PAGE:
Strip Mines and Tattoos

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As a child in East Tennessee I could see the Cumberland Mountains from my backyard. And I watched them slowly, but steadily get stripped of their precious coal. The black seams in the mountains were girdled and large gaping wounds bled orange dirt into the surrounding valleys. It was sad to me: it was brutal and seemed an irrevocable loss.

Dana, the tattoo artist, said that normally she did not ink names on anyone unless it was a blood relative but she would make an exception for me, primarily because of my advanced age. I wanted to surprise my wife for her 50th birthday by tattooing her name on my ankle. It was my first and, I was quite sure, only tattoo. Long married, we were both certain, beyond certain, we would always be a couple. Our destiny was in matching rocking chairs together in the sunset of our life. It was such sweet comfort that we had each found our soul mate.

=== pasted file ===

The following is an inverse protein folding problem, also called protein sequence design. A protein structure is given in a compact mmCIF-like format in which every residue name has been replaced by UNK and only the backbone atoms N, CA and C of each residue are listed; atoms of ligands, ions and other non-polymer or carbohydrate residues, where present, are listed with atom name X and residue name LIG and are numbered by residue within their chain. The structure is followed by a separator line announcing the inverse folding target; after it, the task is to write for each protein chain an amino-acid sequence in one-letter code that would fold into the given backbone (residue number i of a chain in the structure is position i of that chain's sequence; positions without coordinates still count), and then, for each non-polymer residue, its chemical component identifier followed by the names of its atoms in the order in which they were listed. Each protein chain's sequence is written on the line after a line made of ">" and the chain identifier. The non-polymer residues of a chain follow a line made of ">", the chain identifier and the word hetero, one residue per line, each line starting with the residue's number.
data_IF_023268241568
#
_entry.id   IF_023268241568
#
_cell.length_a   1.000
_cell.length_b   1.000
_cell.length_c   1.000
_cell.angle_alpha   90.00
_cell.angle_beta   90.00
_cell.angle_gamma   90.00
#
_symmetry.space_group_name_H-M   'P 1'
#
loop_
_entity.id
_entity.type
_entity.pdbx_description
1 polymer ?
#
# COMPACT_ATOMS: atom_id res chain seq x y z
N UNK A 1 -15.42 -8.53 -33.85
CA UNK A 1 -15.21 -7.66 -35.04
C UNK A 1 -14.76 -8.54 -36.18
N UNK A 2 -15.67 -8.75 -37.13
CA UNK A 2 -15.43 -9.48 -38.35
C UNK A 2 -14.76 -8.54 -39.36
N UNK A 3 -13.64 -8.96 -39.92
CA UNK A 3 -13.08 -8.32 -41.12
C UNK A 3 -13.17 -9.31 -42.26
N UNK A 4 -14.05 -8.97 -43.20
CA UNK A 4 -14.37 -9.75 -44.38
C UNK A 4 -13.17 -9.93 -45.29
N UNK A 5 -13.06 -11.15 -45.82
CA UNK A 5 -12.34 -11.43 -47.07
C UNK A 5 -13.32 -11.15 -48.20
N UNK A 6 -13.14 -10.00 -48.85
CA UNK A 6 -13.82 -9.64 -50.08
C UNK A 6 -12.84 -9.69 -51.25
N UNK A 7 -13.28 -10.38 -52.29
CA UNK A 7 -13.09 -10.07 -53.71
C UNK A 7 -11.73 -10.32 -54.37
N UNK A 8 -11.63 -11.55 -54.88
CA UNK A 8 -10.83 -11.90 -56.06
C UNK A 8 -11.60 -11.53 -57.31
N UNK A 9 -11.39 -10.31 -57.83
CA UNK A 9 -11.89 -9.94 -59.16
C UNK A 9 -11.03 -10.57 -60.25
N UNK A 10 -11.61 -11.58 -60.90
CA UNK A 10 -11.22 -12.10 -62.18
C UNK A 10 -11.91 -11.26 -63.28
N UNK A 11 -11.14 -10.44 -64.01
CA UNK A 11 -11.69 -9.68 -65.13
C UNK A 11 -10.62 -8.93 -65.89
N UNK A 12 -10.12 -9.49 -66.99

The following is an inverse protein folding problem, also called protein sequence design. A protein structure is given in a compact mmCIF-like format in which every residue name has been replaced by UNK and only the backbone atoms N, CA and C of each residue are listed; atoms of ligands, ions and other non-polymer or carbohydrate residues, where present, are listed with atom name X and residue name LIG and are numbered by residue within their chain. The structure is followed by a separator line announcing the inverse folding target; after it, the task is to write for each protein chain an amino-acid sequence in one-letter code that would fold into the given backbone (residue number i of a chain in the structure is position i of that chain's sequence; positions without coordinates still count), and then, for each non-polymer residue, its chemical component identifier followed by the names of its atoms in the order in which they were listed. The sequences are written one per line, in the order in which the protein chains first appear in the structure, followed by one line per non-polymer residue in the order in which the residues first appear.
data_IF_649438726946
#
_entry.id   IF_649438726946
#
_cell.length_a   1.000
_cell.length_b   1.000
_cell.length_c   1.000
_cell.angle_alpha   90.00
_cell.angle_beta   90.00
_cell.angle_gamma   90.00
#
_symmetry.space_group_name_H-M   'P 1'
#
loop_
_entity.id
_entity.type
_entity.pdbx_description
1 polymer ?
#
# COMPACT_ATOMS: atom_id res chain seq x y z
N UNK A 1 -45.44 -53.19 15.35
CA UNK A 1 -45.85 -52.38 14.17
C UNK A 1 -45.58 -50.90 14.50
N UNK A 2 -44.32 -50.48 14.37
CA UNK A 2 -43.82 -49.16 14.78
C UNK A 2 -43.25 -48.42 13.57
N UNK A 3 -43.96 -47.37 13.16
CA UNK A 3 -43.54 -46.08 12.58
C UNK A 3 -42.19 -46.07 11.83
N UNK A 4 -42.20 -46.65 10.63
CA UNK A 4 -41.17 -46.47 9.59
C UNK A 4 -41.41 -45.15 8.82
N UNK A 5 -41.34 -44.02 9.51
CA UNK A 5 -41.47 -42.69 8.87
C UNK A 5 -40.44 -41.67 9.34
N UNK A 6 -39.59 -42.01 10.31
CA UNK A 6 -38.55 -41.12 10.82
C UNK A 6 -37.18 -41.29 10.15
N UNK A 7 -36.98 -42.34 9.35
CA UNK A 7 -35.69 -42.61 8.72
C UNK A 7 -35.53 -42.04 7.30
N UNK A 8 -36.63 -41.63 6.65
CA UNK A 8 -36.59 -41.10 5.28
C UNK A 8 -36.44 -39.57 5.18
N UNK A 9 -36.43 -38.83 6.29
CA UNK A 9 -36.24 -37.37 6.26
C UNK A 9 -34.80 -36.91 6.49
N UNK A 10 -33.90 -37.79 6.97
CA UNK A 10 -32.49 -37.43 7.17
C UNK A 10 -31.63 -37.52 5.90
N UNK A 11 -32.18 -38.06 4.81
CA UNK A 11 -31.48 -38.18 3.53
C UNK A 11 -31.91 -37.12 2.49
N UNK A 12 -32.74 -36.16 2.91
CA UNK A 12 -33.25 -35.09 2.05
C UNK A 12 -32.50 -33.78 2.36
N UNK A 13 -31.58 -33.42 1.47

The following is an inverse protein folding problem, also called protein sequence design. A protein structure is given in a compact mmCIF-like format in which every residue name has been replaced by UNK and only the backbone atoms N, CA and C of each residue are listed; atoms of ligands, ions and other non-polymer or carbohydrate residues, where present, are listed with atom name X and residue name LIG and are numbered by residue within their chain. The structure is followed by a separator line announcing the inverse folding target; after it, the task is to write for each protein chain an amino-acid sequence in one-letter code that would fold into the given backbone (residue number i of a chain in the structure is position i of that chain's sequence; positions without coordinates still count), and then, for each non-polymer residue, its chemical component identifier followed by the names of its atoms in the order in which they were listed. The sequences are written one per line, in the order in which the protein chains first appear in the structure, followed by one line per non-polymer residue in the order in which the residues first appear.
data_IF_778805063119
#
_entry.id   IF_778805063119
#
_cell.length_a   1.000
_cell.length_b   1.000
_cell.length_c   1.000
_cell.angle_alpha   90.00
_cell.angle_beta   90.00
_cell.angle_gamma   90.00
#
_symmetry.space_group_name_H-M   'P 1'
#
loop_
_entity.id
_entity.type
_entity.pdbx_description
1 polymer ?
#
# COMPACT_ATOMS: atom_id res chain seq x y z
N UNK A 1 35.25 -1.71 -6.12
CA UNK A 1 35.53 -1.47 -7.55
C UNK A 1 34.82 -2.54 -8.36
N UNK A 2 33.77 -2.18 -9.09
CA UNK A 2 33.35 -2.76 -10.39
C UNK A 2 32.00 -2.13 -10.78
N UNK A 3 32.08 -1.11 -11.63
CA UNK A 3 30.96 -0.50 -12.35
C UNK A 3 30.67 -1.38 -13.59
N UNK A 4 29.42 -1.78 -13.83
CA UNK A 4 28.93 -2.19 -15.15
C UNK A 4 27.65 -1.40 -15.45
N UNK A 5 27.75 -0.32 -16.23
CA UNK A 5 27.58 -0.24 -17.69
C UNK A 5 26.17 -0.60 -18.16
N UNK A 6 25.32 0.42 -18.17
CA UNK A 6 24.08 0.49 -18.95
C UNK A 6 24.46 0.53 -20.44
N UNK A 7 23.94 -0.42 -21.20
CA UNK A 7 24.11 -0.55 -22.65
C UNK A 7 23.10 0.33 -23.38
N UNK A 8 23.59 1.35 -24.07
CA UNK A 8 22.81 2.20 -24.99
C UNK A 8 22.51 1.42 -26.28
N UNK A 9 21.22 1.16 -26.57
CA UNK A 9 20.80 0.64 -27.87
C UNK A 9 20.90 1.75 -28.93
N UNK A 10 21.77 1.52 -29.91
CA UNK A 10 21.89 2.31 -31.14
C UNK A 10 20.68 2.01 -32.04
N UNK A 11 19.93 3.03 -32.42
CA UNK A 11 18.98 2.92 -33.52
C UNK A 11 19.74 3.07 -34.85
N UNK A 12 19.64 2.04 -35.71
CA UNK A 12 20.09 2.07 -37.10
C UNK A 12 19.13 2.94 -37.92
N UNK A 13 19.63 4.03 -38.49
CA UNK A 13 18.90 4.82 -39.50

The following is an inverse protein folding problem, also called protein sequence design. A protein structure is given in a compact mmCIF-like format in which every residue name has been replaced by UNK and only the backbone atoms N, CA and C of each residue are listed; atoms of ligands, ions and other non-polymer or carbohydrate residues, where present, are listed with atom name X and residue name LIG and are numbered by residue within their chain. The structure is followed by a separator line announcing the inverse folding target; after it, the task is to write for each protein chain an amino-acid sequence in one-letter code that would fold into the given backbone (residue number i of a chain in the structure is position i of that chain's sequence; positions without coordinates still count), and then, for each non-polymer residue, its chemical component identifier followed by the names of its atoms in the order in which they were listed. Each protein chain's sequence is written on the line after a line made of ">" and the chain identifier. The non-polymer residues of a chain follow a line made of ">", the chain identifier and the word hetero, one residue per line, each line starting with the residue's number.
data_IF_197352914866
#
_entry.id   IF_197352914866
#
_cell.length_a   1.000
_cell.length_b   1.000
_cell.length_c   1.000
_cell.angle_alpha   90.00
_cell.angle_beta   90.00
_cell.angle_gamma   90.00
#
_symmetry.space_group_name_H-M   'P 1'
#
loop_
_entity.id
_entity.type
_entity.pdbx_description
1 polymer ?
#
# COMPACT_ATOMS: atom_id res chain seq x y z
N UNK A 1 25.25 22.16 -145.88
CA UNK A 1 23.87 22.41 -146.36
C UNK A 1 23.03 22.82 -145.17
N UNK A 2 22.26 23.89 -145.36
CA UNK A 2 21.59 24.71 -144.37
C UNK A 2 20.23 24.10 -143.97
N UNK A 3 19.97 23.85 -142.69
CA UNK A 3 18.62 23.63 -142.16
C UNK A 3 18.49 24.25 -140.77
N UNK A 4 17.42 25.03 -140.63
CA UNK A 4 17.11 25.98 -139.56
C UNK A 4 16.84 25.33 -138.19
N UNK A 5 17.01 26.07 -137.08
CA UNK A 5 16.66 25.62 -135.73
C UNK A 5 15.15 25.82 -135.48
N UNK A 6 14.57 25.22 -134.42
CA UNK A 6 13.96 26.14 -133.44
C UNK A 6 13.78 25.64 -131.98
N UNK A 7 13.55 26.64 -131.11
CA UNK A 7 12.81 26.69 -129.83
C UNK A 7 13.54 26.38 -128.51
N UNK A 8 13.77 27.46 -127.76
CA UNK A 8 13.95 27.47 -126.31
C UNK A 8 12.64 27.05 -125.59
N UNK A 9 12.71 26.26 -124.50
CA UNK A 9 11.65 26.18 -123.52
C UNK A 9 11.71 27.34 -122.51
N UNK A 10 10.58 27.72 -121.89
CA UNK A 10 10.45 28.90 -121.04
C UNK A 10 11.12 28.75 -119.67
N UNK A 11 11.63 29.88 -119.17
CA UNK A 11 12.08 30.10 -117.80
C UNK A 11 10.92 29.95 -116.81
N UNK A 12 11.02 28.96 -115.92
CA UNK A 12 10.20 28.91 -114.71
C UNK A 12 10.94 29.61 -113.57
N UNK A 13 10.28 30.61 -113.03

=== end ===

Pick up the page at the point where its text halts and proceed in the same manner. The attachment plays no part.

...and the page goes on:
Well as it happens, things changed and within three years we had separated. I was devastated, heartbroken, dreams shattered - all the country and blues songs echoed within me. And I had that damn tattoo.

Last year, I traveled back home to visit my mother and glanced up at those same mountains of my childhood. Where was the orange dirt? I could see nothing but emerald, the trees and shrubs had grown over the raw surface. The mountains had actually healed, but not totally. I could still see through the lushness, the underlying scars left from the strip mining. And I realized it was just like my heart. The scars were still there but time and the greenness of my own life had also healed me. My reality is different at the present and it's very good. I still miss that dream but now I have other dreams.

I saw Dana one more time and she tattooed orchids on my ankle. My ex-wife's name will always be there, but now beautiful flowers cover and surround it. Perfect.


This is Michael Ellis with Perspective.

Michael Ellis is a naturalist who leads trips throughout the world. He lives in Santa Rosa.